The first sign of fertilisation, the formation of 2 pronuclei (arrowed) within a fertlilised human egg. This process occurs around 16-20 hours post insemination.
8 Cell Embryo
Cell division continues; the embryo reaches the 8 cell stage at around 65-70 hours post insemination
The embryo comes out of compaction and begins to form a blastocyst with the formation of a blastocoele, a fluid filled cavity in the centre of the embryo which continues to swell causing the blastocyst to expand and ultimately hatch. The blastocyst will begin to form around 112 hours post insemination.
2 Cell Embryo
The pronuclei disappear and the zygote divides into two cells to form the two cell embryo. This usually occurs 25 to 30 hours post insemination
The embryo continues to grow in cell number until it becomes impossible to accurately count the number of cells. This is referred to as a morula and forms around 80-85 hours post insemination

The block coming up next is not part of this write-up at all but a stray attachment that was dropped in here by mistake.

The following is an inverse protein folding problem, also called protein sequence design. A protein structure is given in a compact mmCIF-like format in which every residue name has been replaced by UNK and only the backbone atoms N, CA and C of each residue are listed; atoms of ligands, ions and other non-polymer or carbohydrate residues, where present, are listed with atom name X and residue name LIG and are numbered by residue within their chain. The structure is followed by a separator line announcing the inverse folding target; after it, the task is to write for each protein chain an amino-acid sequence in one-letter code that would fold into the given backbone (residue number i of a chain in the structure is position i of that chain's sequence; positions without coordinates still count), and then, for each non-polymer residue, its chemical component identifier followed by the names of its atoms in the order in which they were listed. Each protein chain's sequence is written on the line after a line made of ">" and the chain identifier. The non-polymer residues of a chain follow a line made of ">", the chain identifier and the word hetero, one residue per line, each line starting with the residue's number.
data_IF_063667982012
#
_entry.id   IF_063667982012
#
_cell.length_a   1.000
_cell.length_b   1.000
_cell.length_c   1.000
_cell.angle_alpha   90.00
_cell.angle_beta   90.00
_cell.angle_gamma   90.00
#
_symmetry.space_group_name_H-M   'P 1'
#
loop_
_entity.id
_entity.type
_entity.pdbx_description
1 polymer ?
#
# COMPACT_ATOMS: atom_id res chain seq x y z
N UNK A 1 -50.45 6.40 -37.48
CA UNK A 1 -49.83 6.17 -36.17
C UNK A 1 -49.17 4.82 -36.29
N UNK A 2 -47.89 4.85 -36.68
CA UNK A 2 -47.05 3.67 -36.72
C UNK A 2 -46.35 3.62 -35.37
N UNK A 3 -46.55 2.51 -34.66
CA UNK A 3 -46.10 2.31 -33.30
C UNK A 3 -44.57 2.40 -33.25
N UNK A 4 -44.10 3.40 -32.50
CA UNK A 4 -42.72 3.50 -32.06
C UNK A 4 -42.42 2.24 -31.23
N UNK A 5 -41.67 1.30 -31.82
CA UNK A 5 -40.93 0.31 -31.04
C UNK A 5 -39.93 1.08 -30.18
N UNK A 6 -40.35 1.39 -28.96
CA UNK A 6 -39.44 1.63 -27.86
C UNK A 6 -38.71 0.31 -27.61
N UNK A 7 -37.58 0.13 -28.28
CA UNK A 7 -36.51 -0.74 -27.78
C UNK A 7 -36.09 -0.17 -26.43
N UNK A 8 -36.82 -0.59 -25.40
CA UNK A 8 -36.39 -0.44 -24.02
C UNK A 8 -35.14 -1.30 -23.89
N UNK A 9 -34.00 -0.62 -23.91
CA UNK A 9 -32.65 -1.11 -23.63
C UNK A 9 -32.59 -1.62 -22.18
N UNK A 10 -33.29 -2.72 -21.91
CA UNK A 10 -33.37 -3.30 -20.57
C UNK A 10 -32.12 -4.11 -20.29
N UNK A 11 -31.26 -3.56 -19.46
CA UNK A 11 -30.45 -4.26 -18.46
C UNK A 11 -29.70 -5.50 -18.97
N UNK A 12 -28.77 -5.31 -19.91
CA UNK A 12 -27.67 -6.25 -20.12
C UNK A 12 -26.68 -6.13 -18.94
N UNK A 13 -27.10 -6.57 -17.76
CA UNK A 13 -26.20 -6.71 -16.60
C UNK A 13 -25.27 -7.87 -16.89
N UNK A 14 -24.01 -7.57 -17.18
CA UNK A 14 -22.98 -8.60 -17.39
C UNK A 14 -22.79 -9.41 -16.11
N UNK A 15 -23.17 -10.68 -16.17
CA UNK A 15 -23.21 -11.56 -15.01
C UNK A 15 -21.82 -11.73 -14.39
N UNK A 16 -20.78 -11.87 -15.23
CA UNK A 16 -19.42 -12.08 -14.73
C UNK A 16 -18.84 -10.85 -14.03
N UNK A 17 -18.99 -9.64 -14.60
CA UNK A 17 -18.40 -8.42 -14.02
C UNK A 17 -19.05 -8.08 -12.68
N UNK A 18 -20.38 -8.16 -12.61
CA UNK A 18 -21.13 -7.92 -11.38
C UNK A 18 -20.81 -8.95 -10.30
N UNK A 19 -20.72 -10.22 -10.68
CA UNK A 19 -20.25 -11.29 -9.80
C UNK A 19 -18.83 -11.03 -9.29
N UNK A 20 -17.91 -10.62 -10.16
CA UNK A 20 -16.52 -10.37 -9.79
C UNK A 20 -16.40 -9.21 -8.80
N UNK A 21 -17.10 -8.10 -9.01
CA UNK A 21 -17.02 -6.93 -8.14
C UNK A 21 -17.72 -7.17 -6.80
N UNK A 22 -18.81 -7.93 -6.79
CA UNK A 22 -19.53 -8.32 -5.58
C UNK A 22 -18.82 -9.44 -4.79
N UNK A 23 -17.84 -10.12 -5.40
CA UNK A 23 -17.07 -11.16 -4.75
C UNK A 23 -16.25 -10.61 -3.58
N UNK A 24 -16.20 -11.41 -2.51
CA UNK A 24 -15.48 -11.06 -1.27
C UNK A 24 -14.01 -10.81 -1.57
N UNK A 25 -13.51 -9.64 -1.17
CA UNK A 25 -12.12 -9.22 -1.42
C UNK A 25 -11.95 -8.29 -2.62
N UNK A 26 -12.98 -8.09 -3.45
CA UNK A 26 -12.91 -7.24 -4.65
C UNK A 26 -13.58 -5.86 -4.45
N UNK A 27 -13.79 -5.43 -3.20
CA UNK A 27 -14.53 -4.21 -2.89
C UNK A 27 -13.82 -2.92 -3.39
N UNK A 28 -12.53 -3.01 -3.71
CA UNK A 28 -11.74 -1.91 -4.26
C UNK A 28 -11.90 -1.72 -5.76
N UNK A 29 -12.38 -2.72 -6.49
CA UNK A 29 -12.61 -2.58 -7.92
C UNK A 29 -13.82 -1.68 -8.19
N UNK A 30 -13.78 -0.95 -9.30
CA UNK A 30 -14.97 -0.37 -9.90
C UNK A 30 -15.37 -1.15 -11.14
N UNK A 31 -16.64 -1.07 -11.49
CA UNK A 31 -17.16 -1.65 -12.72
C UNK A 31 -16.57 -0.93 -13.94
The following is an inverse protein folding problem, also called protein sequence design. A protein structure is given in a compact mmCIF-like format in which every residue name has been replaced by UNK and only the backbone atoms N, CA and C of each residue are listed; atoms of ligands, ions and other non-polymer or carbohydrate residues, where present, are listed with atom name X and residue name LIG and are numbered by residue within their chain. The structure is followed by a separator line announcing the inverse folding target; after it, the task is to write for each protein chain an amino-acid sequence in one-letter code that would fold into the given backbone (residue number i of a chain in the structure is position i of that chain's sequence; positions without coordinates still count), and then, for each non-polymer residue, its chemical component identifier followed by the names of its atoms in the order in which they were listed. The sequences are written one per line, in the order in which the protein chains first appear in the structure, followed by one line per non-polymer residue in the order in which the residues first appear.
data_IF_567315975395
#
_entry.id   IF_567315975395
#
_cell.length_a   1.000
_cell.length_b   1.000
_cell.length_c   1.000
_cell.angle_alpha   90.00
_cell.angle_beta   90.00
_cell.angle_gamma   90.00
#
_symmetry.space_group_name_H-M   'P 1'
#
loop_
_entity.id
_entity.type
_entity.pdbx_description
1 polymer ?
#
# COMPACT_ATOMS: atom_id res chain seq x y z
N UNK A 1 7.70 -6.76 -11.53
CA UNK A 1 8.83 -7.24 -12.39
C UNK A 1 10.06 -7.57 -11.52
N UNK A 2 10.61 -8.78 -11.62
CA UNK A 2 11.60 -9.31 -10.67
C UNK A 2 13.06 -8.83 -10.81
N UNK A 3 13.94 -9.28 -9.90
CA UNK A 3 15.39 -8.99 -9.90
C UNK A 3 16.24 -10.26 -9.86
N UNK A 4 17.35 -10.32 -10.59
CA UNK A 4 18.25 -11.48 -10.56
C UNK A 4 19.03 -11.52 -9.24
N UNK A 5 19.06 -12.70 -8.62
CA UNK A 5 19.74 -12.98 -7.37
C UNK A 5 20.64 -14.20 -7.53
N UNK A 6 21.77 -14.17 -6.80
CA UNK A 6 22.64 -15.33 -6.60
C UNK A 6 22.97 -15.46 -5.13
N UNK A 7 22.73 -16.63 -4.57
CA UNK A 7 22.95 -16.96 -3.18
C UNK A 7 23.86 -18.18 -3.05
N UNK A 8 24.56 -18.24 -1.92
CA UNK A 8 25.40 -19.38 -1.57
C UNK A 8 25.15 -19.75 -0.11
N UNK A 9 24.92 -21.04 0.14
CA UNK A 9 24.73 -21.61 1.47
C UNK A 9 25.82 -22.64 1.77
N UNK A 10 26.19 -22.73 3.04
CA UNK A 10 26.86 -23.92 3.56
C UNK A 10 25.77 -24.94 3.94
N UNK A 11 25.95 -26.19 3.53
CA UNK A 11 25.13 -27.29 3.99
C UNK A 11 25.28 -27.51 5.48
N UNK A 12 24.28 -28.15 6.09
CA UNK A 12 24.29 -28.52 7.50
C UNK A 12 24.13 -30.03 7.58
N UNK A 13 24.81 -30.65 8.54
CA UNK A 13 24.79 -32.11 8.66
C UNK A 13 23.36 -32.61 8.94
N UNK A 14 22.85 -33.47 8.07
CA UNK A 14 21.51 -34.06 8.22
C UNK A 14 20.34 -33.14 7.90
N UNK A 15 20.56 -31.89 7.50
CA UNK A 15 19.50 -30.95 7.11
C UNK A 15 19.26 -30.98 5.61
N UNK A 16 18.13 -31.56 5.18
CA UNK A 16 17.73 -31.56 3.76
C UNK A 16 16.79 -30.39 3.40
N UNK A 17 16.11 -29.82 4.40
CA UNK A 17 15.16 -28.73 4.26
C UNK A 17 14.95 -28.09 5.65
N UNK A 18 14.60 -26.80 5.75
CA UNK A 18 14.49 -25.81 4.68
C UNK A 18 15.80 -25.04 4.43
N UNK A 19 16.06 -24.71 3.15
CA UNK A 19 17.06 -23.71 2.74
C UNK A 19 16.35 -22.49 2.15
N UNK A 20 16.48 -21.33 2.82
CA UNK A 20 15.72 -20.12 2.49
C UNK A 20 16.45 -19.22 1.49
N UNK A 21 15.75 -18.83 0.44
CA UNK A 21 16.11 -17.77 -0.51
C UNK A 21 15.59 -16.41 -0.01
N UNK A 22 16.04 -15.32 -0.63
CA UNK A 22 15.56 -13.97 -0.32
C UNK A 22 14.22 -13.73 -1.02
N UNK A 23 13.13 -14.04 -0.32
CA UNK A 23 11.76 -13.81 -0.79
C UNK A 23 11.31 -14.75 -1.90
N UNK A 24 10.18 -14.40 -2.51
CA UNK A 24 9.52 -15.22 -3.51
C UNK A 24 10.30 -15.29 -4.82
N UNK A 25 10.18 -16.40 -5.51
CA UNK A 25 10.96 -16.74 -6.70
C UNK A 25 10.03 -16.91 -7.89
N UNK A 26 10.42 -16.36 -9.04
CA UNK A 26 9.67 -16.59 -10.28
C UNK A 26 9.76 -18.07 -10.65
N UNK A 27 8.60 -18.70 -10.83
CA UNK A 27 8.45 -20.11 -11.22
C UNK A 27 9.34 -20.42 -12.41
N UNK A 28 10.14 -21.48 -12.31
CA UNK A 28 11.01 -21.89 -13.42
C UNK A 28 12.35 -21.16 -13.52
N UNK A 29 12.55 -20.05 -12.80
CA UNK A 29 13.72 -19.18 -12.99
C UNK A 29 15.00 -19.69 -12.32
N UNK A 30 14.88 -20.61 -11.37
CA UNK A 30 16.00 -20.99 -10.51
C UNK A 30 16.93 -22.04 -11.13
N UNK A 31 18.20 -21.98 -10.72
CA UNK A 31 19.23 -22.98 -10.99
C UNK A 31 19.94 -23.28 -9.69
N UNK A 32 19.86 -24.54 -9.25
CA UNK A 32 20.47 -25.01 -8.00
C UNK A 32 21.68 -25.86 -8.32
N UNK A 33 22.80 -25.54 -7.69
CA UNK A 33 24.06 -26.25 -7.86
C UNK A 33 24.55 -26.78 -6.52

The blastocyst continues to increase in size and form two clear cohorts of cells, the inner cell mass which forms the foetus itself and the trophectoderm cells around the outside of the sphere which go on to form the blastocyst. Expansion occurs rapidly, usually between 118 and 123 hours post insemination.
4 Cell Embryo
The cells continue to divide within the embryo until it reaches the 4 cell stage, usually at 40-45 hours post insemination
The embryo enters a stage of reorganisation where it begins its transition to a blastocyst. The cells compact upon each other making the embryo look ‘scruffy’ and assessing the cell number impossible. This is a key stage of normal embryo development and occurs approximately 90 hours post insemination.
The blastocyst continues to expand and put pressure on the zona pellucida (egg shell) until it splits and the blastocyst can escape in the hope that it can implant into the lining of the uterus and form a pregnancy. This stage in the development of the embryo is critical as the blastocyst can never implant if it cannot escape from the zona pellucida. Hatching may start to occur from around 125 hours post insemination.